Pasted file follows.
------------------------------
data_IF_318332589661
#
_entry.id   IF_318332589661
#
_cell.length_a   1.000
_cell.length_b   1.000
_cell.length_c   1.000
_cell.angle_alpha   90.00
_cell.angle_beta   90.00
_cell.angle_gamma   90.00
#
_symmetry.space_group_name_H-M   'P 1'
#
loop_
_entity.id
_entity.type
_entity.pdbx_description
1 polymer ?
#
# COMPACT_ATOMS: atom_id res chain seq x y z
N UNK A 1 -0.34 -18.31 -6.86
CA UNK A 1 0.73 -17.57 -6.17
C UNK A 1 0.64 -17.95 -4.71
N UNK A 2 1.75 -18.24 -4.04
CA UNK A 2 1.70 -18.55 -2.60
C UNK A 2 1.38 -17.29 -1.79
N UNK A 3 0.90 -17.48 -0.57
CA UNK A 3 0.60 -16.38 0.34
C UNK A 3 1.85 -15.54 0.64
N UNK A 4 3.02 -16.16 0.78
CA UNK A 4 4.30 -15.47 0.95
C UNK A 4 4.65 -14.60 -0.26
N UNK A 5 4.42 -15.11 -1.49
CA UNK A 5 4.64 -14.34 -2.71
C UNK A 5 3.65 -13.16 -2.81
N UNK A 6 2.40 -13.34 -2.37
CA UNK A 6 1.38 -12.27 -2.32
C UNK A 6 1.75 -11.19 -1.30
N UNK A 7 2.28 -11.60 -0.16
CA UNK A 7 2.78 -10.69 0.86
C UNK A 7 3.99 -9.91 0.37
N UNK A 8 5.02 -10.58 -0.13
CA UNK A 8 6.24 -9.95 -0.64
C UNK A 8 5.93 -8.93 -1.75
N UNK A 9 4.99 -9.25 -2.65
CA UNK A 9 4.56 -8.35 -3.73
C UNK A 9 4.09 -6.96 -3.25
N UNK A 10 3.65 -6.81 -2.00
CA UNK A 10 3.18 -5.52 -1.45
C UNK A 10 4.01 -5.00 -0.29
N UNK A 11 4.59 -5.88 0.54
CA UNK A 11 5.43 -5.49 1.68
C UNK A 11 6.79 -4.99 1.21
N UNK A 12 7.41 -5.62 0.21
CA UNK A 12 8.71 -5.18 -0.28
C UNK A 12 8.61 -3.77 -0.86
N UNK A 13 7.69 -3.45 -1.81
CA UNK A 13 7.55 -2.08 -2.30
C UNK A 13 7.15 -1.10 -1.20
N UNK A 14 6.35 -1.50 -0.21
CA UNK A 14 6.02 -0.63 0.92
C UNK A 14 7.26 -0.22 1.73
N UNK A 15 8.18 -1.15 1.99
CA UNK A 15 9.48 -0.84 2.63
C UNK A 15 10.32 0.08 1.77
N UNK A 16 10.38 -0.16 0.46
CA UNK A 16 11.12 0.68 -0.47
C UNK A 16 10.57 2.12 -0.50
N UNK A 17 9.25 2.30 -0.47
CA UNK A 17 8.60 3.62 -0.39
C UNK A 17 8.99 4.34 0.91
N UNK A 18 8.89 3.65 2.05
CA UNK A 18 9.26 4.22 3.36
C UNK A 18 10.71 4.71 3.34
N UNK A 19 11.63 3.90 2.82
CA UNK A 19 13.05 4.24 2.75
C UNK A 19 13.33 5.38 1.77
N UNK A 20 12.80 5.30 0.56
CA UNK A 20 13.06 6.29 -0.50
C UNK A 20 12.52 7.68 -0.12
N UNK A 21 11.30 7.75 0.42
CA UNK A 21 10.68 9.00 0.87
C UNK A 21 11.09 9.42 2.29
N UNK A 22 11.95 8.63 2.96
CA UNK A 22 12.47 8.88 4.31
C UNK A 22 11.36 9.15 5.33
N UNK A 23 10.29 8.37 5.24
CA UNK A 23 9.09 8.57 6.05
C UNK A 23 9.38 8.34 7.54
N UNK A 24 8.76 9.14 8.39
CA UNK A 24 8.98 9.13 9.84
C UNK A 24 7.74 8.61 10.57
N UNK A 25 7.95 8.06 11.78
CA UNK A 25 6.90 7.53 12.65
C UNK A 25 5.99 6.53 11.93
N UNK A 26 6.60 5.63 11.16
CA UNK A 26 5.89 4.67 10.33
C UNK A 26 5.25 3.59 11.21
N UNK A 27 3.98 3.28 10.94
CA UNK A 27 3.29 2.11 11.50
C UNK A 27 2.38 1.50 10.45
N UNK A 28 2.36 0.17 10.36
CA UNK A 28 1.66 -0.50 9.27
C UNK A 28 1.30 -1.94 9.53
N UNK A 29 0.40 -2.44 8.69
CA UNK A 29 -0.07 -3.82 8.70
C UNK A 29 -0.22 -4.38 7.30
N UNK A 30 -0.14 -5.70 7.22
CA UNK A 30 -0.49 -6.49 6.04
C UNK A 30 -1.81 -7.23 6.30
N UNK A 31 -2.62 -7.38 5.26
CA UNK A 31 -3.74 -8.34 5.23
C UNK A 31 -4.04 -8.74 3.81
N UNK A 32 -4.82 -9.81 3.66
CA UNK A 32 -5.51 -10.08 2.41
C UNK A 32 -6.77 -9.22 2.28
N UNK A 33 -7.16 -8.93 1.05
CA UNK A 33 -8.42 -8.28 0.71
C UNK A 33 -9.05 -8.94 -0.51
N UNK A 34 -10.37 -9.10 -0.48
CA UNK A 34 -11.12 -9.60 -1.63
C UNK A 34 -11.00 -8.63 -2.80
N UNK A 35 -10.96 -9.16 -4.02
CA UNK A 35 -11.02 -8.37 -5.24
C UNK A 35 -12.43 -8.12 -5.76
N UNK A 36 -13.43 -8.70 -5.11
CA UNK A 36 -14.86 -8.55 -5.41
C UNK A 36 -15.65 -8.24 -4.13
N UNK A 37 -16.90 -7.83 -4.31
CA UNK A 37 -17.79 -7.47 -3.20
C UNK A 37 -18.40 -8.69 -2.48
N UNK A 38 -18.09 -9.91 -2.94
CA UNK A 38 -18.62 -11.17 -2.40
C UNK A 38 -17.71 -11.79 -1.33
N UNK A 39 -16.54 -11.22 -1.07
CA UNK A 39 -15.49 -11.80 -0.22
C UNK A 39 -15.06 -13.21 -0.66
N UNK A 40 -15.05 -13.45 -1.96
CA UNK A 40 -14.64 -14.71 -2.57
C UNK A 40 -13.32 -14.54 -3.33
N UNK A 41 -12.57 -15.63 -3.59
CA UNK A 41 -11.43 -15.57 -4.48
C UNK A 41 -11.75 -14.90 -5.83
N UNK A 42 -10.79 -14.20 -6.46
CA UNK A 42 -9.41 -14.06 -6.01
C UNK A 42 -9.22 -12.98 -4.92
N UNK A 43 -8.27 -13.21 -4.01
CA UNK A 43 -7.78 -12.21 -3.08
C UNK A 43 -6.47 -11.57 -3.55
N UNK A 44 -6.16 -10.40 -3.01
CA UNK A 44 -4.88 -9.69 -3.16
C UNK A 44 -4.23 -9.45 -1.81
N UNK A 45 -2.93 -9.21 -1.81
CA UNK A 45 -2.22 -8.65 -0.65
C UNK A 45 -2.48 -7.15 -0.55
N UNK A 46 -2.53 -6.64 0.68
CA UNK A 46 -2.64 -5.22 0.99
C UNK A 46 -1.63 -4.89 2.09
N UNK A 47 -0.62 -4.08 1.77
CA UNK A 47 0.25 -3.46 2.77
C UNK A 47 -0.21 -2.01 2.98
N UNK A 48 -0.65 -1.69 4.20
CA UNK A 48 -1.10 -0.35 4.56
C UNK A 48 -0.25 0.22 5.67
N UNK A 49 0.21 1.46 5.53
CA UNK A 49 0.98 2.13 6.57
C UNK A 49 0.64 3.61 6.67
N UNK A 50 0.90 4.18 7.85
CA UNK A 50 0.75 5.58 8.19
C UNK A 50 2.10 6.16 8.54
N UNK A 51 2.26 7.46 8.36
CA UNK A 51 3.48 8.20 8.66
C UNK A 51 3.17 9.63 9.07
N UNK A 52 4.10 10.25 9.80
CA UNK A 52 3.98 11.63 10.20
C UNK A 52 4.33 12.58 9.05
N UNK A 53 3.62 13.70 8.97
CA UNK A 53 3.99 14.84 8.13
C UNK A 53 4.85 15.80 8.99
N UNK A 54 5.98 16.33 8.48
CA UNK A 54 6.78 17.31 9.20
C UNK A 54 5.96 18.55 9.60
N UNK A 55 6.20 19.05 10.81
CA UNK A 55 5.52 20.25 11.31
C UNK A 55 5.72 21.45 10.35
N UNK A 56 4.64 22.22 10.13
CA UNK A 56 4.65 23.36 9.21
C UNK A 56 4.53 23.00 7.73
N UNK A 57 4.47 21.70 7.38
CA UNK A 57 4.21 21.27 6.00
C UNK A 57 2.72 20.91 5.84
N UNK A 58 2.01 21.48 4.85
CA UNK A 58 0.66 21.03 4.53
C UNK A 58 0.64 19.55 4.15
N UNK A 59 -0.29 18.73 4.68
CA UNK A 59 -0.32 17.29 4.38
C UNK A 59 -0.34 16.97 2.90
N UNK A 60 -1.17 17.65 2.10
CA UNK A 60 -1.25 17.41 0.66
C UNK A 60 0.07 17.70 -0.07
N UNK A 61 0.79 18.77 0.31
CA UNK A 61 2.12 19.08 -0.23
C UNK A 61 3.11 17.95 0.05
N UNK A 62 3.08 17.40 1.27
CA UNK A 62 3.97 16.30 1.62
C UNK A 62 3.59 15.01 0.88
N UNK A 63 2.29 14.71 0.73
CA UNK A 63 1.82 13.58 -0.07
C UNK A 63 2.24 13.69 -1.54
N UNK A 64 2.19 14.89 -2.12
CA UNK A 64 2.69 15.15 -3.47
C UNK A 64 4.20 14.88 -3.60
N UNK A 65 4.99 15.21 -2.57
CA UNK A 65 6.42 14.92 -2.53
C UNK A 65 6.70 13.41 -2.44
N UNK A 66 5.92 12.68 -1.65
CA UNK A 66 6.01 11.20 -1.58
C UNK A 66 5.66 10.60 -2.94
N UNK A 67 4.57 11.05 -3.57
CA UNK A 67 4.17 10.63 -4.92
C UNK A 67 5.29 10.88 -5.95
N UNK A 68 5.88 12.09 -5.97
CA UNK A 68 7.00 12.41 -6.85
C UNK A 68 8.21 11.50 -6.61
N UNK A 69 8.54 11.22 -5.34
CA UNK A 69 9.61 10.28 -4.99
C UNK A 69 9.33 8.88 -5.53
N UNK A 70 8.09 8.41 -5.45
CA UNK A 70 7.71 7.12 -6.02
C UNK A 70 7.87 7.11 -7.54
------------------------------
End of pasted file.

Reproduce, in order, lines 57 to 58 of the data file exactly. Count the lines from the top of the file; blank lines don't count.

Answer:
N UNK A 13 7.69 -3.45 -1.81
CA UNK A 13 7.55 -2.08 -2.30